Tyler Smith

Too many options, too much to know

I'm constantly overwhelmed by the amount of options in software. RVM or rbenv? Nodesource or NVM? What format should I use to store the data for my VirtualBox?

I'm working through the steps necessary to get this blog deployed online. I decided to install Ubuntu Server locally using VirtualBox so I could do a dry-run installation before moving to a production server. I found the experience a little confusing: there's a dropdown to select what operating system you'd like to install, but you still need to bring your own OS image. That took me longer to figure out than I care to admit. If I need to bring my own image, why have the dropdown at all?

I also found the size of the VirtualBox screen so tiny it was nearly unusable. I tried full-screen mode, but it gave me the same tiny box in the center of a black screen. Next I tried scaled mode, but scaled mode didn't lock the aspect ratio, so the terminal text was very distorted. I decided the best way to handle this would be to SSH into the VM, and I found an article by Pierangelo that walked me through how to SSH into the VirtualBox.

It turns out the View menu actually had an option to scale up the screen proportionally under the Virtual Screen option. Ugh.

With my virtual machine in hand, I started poking around to find out how to deploy a Rails app. I watched the Go Rails Ubuntu deployment guide. After watching it, I'm reminded once again that installing applications on production servers is nothing short of a nightmare. Chris Oliver was typing a dozen packages for apt to install seemingly from memory, but it feels exceptionally unlikely that he didn't have notes sitting right next to him.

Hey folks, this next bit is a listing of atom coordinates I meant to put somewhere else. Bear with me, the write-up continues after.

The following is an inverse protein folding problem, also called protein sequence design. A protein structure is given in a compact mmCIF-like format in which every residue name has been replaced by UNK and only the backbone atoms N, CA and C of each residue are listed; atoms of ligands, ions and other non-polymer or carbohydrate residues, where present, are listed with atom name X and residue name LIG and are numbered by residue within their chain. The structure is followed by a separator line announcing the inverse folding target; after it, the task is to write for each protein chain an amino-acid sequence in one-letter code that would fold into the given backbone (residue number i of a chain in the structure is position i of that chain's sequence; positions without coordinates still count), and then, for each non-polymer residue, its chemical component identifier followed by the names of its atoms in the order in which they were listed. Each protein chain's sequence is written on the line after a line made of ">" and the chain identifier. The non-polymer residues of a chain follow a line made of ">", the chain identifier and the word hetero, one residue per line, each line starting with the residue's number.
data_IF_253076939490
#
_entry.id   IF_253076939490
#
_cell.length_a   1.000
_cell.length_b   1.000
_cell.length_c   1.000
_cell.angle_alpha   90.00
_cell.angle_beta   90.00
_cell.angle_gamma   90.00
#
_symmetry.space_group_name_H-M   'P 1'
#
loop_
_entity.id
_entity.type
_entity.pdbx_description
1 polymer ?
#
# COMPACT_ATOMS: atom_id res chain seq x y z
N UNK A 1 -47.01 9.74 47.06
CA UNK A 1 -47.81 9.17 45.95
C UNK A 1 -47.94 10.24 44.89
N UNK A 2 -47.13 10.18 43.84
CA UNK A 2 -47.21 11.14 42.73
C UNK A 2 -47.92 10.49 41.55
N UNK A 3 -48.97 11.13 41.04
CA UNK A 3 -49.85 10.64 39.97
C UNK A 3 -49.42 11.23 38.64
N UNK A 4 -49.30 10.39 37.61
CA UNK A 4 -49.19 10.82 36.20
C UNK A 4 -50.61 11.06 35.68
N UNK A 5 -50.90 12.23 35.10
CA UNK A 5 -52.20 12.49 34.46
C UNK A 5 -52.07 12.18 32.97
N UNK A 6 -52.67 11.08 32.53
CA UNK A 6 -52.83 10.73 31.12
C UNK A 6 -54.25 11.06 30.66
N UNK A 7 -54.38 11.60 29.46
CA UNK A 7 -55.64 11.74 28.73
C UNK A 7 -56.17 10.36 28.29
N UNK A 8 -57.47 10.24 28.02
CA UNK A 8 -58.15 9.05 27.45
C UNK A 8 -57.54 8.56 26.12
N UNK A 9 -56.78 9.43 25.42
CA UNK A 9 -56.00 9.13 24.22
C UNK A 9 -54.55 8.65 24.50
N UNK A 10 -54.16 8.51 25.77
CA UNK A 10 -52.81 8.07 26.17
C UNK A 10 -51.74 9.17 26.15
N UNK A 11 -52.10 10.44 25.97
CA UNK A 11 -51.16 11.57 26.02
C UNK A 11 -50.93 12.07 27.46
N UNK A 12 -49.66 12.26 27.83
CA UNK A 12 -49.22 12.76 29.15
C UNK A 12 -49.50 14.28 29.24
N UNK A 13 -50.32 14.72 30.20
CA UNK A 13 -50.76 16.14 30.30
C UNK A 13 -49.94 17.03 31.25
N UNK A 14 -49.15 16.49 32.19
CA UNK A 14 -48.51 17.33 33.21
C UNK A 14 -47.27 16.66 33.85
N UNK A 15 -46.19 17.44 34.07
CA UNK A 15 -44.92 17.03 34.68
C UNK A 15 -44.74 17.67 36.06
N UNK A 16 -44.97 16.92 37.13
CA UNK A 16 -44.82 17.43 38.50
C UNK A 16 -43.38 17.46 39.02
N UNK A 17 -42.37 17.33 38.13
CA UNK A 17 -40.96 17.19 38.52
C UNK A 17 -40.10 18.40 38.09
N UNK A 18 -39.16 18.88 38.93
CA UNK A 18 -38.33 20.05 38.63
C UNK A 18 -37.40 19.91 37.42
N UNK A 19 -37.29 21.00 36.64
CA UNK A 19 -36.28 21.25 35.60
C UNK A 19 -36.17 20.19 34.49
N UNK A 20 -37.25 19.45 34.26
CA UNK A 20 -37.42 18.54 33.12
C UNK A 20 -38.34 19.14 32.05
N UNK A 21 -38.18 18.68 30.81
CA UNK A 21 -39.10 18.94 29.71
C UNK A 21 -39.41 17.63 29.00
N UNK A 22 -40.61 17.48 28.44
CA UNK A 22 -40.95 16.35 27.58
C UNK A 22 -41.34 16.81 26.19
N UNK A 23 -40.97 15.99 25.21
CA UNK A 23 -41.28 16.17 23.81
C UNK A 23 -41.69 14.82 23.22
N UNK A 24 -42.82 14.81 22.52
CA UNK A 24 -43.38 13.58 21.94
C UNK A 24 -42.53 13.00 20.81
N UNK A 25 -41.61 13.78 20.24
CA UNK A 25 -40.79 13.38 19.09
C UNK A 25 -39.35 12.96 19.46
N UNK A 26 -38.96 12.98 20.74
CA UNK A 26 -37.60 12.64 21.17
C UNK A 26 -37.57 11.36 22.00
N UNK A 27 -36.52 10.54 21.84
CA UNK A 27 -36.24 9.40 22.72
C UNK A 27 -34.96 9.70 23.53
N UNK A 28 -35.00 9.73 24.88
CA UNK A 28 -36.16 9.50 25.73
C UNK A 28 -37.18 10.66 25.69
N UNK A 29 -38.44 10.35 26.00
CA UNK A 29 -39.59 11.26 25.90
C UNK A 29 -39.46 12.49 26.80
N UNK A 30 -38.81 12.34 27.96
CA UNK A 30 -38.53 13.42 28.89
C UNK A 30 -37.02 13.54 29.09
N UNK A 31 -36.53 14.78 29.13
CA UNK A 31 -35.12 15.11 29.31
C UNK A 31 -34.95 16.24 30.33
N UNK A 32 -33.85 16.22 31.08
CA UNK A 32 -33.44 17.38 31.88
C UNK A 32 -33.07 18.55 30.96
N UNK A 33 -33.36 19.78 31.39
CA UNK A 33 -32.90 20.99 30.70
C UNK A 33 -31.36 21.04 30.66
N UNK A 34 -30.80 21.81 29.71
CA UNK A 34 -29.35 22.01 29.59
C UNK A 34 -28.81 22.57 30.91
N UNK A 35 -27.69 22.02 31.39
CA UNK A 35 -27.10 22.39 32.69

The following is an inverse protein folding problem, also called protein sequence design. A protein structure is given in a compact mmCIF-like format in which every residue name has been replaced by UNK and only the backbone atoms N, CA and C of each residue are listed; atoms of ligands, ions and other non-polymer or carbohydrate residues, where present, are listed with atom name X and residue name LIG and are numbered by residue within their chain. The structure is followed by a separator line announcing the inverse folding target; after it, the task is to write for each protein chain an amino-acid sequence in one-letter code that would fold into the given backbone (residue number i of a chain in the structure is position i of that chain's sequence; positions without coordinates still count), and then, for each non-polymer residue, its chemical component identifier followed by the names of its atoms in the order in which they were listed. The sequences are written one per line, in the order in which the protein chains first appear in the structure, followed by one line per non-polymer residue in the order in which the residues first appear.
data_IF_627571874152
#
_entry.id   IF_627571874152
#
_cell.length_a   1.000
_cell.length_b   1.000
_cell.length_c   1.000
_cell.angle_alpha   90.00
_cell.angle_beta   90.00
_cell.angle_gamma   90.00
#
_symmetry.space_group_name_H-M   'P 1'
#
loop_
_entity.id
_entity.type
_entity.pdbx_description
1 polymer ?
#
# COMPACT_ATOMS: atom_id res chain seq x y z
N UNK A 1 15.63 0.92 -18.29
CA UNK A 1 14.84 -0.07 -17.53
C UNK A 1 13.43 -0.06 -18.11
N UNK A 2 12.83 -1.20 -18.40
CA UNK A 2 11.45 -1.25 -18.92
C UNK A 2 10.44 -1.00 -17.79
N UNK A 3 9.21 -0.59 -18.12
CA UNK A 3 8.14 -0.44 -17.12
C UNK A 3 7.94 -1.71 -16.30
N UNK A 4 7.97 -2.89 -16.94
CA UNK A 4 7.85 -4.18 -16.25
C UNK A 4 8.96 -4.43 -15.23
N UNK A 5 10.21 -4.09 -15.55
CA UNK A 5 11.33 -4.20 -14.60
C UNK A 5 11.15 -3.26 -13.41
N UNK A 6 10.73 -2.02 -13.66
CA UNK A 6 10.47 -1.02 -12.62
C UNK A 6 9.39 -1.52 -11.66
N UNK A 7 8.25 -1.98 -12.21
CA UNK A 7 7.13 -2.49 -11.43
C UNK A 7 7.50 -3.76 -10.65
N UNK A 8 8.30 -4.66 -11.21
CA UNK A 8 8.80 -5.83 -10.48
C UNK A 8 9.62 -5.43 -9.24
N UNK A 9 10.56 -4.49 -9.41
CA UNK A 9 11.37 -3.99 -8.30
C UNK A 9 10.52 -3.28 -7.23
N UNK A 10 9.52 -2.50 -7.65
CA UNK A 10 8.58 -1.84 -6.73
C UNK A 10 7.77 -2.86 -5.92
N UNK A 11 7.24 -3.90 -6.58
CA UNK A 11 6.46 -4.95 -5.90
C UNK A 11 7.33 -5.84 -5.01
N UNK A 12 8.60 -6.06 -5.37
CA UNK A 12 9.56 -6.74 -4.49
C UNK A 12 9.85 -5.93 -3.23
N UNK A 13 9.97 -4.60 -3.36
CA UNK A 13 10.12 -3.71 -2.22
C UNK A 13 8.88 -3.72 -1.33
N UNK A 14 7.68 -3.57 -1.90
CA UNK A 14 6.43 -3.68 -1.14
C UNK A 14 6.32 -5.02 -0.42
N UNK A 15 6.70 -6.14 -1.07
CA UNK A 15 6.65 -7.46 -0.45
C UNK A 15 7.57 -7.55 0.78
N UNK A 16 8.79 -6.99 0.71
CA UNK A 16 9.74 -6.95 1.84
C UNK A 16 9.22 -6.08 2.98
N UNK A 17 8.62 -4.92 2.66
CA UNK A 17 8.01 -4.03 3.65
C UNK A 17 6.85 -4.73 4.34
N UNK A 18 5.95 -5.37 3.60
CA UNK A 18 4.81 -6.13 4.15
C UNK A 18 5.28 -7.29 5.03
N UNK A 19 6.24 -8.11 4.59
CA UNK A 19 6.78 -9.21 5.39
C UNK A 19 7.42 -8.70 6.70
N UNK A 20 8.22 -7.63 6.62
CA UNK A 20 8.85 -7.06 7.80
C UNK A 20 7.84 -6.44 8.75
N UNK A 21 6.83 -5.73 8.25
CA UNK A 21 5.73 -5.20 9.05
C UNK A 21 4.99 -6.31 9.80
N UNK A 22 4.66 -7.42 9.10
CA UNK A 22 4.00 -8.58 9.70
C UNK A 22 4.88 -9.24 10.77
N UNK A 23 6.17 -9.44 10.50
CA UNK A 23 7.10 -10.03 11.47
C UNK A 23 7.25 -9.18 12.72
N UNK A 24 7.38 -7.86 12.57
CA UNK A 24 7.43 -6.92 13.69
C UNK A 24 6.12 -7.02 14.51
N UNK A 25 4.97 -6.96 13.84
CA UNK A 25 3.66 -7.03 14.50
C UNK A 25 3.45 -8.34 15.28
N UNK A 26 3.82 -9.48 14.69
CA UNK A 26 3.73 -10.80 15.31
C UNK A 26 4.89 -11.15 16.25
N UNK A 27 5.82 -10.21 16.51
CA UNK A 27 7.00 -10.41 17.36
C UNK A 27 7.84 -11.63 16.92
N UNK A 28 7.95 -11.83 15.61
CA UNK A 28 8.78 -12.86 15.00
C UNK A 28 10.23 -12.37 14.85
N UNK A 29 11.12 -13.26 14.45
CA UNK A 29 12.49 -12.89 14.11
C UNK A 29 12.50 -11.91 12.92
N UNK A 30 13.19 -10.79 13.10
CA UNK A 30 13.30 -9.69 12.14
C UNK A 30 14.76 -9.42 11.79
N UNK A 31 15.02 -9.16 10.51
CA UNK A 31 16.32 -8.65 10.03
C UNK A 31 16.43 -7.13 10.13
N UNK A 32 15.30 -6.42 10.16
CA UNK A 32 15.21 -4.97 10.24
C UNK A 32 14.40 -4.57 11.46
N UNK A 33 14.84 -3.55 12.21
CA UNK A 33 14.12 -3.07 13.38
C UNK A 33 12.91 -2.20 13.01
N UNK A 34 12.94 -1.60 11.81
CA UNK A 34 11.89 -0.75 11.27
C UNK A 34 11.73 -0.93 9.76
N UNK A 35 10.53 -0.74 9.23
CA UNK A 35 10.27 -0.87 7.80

The whole experience left me with more questions than answers. Why rbenv instead of RVM? What is Capistrano? Is Passenger better than Puma? Do they even do the same thing? Why wasn't there a bigger focus on server security in the video?

There has to be a better way to do all of this. Maybe containers are the answer. Yet containers certainly come with their own set of problems.

In the short term, I'd like to get acceptable at deploying PHP, Ruby and Python apps directly to VMs by hand. Once I can reliably do that (albeit with plenty of notes), I'd like to explore containers, deployment automation, CI/CD, etc.

This is my first step. Here's to hoping it gets easier with time.